26. The genius of "Halloween" is that the movie takes the time to develop the three female leads, so by the time Michael Myers shows up, the audience is invested in them and cares about their plight. Debra Hill deserves a lot of credit for her work developing the female characters, making them human beings rather than just walking mannequins waiting to be slaughtered.

    It was a lesson most of the copy-cats didn't learn, sadly. If you've seen any of the sequels to the "Friday the 13th" series, you know there's no characterization at all. You barely hear their names before they're bumped off. It's poor film making, and it's boring.

    "Halloween" was Carpenter's best film, although "Escape from New York" is also a classic and Carpenter's moody, atmospheric "The Fog" doesn't get the credit it deserves.

  27. @J, prounced jay
    Agreed. The Fog was really creepy

  28. I was 12 when I saw it when it first came out. The two-way switch to the second floor of our house was broken. I was afraid to walk upstairs in the dark by myself for at least the next two months; one of my parents had to go up with me. I'm pretty sure my dad got that switch repaired sooner than he would have because of me.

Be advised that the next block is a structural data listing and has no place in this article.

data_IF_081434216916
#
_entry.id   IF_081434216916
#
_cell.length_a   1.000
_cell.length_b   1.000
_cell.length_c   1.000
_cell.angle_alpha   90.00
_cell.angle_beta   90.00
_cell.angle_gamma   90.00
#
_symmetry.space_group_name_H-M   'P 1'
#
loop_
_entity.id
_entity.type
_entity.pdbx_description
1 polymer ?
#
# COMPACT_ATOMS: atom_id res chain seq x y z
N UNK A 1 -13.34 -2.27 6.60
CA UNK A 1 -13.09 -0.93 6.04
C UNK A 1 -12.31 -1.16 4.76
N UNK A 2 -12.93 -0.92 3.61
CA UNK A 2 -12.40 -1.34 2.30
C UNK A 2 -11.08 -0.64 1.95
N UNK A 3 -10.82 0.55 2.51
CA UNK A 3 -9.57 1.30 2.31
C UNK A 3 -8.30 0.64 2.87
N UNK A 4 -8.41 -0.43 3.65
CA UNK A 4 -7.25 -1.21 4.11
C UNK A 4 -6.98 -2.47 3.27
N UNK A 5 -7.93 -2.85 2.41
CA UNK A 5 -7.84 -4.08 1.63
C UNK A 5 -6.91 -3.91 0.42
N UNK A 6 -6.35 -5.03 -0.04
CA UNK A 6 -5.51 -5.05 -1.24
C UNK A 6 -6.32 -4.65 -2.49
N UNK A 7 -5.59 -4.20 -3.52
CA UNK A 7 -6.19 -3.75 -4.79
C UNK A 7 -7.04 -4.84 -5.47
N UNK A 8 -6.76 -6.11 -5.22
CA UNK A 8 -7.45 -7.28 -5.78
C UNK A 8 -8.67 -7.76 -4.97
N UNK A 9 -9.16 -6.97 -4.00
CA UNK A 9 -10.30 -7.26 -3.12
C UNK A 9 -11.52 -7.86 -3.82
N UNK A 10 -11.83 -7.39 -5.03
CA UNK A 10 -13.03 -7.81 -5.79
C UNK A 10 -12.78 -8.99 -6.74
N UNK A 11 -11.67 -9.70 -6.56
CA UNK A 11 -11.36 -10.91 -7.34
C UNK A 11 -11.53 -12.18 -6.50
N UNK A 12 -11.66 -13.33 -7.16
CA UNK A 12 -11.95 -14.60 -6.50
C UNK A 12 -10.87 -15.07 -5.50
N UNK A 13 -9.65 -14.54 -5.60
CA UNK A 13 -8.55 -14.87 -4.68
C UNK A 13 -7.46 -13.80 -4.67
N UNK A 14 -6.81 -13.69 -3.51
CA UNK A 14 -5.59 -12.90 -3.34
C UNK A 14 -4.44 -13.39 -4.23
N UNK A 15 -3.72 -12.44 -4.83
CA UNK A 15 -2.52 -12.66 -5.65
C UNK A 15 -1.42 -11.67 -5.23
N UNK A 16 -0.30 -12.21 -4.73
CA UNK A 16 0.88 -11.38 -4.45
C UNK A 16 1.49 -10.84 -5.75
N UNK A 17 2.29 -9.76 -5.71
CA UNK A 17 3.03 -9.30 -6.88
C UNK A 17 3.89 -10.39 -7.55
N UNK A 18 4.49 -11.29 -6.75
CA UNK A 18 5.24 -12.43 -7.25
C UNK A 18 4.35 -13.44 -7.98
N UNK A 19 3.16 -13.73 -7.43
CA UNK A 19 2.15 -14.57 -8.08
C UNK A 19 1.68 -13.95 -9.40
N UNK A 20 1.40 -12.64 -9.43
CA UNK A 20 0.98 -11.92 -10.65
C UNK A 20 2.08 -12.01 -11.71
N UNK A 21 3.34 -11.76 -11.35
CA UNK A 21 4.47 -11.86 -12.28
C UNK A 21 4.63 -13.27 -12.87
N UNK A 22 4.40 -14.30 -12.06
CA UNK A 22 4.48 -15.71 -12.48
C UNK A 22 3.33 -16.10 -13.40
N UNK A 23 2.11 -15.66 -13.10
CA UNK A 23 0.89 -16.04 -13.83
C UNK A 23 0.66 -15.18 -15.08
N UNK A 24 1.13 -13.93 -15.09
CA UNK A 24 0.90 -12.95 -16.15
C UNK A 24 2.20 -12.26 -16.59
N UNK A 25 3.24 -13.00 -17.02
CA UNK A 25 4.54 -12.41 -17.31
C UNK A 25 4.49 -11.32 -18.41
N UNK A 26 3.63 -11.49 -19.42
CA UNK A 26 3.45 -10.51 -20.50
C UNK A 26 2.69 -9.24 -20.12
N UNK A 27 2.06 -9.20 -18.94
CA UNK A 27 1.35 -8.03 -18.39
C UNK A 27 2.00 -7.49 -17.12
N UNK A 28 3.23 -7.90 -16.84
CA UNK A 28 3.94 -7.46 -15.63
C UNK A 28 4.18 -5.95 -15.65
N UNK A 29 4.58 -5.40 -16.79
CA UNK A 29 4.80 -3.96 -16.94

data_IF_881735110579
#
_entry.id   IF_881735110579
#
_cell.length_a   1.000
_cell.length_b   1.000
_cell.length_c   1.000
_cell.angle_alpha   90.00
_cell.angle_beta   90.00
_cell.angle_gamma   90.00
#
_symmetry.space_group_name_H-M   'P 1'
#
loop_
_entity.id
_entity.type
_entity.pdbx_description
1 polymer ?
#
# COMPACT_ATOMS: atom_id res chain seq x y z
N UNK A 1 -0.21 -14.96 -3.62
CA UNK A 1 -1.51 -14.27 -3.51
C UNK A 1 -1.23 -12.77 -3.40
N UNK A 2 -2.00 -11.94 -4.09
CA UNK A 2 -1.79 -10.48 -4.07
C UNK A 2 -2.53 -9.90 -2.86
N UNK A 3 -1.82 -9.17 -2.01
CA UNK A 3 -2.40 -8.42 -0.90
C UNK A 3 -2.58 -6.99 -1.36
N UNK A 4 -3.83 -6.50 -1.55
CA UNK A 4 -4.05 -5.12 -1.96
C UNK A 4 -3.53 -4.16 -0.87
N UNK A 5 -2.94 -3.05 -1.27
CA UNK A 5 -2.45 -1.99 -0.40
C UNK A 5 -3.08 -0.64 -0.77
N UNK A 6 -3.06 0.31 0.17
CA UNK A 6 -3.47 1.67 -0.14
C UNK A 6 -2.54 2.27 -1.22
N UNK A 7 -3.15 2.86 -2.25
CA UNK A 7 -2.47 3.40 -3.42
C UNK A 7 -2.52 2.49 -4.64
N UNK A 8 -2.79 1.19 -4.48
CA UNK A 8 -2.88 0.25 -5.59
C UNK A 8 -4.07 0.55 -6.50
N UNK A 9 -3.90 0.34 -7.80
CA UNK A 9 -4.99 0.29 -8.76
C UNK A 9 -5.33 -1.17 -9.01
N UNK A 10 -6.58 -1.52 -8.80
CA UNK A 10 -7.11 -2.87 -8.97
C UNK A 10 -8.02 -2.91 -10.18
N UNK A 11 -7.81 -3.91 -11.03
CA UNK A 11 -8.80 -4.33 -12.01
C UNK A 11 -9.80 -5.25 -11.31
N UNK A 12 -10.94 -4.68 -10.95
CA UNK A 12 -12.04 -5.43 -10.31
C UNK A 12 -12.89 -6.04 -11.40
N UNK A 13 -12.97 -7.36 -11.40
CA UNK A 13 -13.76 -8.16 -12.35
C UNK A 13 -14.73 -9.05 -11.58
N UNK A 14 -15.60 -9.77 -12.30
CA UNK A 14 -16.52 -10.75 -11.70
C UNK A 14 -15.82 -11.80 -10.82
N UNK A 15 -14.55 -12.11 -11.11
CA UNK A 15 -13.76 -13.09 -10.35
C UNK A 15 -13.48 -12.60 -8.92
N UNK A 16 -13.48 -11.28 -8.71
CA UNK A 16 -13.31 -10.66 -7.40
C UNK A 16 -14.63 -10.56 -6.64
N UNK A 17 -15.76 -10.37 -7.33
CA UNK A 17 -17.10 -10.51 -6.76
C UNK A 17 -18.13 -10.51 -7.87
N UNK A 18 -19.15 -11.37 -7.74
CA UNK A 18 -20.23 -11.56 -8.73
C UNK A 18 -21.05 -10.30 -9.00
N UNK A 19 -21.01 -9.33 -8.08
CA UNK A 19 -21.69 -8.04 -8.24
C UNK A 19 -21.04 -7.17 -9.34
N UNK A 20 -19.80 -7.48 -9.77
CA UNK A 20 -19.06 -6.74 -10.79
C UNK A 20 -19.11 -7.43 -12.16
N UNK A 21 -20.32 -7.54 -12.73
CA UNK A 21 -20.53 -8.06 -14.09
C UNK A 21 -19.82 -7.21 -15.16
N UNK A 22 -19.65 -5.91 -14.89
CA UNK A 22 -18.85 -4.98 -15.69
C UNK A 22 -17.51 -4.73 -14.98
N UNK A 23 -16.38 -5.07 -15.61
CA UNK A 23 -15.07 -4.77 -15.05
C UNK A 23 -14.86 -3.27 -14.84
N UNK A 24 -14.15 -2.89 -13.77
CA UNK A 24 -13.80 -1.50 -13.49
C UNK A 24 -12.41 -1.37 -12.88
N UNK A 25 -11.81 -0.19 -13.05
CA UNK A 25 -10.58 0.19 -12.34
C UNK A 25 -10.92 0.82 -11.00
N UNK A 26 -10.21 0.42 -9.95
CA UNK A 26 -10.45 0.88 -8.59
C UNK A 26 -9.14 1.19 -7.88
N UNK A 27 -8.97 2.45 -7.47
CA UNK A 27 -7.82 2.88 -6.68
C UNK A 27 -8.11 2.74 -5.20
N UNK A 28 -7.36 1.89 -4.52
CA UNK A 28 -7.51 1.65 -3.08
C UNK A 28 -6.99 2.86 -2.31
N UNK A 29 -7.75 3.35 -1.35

I now have three teenagers and I've told them if they ever see the movie (and they can if they want to), they'll end up sleeping on the floor of our bedroom for at least a month. And they've never heard me talk that way about another movie. No one has seen it, at least they haven't admitted to it.